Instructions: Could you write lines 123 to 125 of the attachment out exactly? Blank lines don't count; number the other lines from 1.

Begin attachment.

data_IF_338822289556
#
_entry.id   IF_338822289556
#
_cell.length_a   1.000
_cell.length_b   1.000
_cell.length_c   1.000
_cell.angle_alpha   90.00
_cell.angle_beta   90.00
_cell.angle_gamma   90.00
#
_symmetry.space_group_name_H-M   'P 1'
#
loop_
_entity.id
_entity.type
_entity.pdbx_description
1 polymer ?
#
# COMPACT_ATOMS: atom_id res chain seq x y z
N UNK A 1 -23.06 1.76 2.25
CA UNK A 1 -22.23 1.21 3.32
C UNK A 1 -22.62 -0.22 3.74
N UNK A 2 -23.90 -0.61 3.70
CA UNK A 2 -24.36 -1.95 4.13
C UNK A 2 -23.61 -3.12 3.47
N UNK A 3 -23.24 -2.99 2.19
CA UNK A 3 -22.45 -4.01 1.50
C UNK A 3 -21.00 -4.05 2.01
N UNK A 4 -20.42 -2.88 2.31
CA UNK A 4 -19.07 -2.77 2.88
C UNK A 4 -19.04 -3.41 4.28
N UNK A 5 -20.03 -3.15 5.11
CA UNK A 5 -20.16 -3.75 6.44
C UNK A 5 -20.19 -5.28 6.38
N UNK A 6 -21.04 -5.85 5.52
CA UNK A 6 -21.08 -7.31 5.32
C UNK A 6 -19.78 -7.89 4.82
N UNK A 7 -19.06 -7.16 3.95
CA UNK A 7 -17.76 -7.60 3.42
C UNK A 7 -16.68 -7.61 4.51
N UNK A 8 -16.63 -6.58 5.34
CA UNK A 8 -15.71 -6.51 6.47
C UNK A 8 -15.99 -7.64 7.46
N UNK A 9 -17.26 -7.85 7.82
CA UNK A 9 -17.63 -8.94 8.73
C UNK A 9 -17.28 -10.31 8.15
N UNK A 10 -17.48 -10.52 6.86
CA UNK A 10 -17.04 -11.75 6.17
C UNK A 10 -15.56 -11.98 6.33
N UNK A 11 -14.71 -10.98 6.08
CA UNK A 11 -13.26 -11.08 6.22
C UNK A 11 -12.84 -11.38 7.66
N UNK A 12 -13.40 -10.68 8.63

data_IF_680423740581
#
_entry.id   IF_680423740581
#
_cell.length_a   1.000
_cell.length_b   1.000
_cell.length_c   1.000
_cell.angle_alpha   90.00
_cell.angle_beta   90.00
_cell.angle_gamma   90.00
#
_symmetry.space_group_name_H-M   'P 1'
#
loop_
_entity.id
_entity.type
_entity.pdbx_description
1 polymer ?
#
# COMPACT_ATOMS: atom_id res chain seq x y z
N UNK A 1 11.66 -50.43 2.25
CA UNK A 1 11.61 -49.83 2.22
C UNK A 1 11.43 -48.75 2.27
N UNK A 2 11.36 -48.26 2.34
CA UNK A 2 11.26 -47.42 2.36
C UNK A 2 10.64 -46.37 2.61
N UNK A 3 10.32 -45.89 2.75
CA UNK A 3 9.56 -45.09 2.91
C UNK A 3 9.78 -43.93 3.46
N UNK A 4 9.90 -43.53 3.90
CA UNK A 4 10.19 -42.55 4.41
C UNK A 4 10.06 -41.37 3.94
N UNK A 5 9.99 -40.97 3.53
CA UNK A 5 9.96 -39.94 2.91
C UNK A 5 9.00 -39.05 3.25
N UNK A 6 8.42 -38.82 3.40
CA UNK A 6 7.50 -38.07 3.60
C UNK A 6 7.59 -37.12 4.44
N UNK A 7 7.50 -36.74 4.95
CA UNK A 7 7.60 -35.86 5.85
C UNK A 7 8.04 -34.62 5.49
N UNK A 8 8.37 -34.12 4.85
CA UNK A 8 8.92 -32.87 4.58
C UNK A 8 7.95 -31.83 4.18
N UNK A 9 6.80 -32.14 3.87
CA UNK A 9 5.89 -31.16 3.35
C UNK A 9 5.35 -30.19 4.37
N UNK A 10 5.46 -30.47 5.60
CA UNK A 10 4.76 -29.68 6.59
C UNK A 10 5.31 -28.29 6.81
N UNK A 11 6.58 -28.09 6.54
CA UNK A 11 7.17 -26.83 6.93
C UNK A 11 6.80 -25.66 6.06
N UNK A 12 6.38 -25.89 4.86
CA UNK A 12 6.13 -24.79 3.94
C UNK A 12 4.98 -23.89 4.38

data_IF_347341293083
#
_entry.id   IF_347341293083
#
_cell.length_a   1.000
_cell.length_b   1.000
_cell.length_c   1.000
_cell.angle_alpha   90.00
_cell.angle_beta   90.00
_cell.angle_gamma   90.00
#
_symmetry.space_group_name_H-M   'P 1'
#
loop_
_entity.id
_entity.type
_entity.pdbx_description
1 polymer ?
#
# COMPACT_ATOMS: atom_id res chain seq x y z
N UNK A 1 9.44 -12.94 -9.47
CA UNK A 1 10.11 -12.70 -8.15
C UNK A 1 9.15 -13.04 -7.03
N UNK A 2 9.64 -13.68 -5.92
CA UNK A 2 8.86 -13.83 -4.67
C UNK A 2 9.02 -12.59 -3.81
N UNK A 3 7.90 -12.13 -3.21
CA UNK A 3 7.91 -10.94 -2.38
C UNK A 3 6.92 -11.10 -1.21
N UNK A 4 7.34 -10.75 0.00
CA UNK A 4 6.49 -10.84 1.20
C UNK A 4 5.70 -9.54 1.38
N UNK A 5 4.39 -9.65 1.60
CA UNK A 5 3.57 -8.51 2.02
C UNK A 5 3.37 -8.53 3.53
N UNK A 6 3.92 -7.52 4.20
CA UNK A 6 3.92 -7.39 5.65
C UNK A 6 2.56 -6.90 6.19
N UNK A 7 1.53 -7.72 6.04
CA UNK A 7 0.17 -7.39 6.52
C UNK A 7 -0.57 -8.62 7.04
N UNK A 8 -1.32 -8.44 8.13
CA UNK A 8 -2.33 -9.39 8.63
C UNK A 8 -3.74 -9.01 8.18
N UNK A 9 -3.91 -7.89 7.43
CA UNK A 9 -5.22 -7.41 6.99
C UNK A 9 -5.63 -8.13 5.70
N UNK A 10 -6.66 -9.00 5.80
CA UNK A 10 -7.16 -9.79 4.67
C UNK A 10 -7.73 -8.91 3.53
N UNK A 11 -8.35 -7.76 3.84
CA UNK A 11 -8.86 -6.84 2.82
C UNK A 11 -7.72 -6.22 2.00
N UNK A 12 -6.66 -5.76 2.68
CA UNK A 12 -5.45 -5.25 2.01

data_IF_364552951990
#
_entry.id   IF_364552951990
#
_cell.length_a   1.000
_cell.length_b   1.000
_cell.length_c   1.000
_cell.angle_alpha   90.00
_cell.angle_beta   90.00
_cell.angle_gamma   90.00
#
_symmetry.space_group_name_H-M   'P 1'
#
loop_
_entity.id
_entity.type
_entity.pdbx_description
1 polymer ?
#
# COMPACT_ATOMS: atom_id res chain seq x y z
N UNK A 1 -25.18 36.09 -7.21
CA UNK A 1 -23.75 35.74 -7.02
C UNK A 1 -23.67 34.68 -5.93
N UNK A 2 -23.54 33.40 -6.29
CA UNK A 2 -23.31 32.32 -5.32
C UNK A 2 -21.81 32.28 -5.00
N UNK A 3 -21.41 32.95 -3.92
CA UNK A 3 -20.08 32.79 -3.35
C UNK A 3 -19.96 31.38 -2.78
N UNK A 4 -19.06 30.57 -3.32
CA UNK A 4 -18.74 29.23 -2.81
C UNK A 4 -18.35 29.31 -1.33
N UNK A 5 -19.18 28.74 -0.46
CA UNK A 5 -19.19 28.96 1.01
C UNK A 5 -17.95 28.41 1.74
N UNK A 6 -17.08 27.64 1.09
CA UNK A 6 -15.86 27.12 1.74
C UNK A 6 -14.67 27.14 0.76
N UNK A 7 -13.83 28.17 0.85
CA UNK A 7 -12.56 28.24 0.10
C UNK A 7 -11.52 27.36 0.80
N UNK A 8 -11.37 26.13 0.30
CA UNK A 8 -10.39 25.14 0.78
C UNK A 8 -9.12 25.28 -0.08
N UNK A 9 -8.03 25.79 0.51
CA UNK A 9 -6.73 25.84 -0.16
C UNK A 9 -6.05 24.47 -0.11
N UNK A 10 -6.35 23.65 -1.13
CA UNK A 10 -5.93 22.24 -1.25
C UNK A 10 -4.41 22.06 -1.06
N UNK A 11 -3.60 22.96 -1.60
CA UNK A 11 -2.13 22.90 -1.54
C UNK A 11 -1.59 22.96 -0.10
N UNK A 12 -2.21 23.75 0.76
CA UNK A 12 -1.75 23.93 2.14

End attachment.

#
loop_
_entity.id